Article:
Qualcomm’s big reveal of Snapdragon 410E, 600E chipsets is the future of IoT

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Qualcomm has been a pioneer in wireless and media technology. The San Diego, CA-based company on Wednesday made a bold move, introducing two new processors for embedded applications in many verticals such as digital signage, set-top-boxes, medical imaging, point of sale systems and industrial robotics.

The new Snapdragon 600E and 410E processors is engineered for Internet of Things (IoT) related applications, a move to explore product categories beyond smartphones.

“Snapdragon is a powerful and versatile processor with many potential applications in a wide variety of IoT applications and we can now offer this technology to a much wider range of customers with the additional benefit of long-term support and availability,” said Raj Talluri, a senior vice president with Qualcomm.

He noted that the Snapdragon 600E and 410E bring together best connectivity and compute technologies to meet the needs for a large range of embedded and IoT applications.

The inclusion of these unique embedded chips provides new solutions for companies and distributors to offer off-the-shelf products. Qualcomm says the processors will be accessible in a variety of quantities to manufacturers.

The Snapdragon 600E features a quad-core 1.5GHz Qualcomm Krait 300 CPU with an Adreno 320 GPU. It also has integrated Bluetooth 4.0 and a GPS. It’s compatible with cases that support SATA, DDR memory, eMMC storage, HDMI, LVDS, HSIC and PCIe interfaces, which is more than normal people can ask for in such a tiny chip.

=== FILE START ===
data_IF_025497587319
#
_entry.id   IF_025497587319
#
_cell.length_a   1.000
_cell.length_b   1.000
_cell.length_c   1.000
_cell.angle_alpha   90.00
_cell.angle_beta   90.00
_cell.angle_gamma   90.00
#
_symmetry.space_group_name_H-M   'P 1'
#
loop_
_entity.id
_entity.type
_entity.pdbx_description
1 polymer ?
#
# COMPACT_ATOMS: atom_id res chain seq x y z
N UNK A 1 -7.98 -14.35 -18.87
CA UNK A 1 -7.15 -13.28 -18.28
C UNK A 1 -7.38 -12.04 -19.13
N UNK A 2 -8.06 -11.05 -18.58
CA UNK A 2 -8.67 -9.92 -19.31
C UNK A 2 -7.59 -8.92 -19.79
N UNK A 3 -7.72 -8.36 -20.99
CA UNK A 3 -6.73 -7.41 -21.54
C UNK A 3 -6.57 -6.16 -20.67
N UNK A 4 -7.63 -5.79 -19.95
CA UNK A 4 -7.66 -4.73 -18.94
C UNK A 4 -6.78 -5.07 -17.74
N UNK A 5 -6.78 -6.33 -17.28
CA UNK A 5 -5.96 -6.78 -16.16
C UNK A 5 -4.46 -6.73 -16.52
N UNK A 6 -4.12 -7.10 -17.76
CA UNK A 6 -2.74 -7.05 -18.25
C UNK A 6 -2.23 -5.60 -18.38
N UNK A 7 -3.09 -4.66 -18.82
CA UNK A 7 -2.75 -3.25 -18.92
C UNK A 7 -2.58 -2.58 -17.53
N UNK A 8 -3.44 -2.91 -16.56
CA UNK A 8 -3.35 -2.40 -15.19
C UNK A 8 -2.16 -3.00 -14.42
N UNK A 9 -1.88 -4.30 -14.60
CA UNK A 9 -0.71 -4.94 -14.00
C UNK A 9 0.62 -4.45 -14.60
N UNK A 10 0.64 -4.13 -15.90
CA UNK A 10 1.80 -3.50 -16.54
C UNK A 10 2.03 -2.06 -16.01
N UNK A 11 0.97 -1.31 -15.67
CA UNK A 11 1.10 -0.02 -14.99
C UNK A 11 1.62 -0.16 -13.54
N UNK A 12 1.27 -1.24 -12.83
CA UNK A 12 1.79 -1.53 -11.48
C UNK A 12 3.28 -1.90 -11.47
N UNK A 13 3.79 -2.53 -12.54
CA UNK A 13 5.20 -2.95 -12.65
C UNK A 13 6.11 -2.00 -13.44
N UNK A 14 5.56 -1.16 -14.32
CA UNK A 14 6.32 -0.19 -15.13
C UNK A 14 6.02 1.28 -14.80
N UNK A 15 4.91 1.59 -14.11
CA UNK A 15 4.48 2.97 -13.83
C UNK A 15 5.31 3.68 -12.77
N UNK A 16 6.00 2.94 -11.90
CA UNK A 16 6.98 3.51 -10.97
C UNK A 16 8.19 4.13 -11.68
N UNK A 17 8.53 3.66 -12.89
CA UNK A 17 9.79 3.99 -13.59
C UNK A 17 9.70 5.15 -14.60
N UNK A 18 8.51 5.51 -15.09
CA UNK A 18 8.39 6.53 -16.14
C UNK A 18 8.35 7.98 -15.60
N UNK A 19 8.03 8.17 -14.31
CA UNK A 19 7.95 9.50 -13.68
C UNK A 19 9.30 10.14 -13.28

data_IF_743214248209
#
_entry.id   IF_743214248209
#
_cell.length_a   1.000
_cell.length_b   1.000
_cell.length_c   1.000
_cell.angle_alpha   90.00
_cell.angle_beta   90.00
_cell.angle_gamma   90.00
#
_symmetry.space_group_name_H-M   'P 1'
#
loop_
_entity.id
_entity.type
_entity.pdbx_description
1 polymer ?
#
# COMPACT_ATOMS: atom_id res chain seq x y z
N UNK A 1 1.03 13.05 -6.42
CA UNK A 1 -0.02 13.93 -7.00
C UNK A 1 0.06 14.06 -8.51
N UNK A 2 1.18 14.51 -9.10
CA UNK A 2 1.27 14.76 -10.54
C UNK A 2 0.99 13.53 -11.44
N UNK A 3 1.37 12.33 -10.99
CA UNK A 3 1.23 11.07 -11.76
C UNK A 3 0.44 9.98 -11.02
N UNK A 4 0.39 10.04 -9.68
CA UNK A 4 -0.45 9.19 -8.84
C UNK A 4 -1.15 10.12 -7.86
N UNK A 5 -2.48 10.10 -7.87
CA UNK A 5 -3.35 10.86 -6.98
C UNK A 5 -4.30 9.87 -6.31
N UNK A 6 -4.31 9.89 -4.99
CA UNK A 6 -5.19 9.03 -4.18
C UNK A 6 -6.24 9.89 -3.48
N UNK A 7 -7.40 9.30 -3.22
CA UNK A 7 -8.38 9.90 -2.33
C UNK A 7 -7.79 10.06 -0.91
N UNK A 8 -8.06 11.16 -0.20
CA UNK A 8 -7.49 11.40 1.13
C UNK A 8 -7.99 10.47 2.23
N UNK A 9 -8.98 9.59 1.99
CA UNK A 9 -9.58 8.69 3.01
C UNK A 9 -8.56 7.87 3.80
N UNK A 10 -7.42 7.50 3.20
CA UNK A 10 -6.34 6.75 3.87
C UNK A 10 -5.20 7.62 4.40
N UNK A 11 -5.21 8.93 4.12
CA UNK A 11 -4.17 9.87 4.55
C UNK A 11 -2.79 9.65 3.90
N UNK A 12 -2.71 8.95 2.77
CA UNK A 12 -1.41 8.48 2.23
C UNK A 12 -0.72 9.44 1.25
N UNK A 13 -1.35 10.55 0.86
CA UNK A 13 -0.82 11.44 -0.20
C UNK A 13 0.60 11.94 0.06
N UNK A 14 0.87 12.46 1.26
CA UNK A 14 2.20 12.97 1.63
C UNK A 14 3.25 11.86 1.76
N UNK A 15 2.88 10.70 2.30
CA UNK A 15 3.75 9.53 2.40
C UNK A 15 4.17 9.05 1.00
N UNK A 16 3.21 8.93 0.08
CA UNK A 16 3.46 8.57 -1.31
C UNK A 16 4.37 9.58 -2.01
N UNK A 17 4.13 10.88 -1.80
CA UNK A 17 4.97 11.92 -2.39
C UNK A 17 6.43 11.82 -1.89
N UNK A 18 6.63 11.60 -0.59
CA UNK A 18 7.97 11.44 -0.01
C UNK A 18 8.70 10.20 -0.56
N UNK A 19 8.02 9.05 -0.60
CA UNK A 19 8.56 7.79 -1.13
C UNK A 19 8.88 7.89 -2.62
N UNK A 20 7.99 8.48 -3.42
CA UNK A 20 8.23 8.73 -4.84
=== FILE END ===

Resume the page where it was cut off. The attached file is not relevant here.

The 410E has a more budget-oriented approach, with a 1.2GHz quad-core processor, low power consumption and Adreno 306 GPU. It’s ideal for most smart homes, digital signage, media players and other appliances like surveillance systems.

And this is not Qualcomm’s first venture into embedded computing. It is known to be the only manufacturer to have the largest number of patents in the field. With the addition of these two new processors, the company now plans to broaden its ecosystem with more capabilities, building upon its DragonBoard 410c motherboard architecture.

Currently, the new processors are in use by a variety of devices such as the Fujifilm Sonosite portable iViz ultrasound system and the Open-Q 410 Wearable Camera Reference Design from Intrinsync. For manufacturers choosing Qualcomm’s new embedded chipsets, they’re offering a minimum of 10 years of life support and availability up until 2025.

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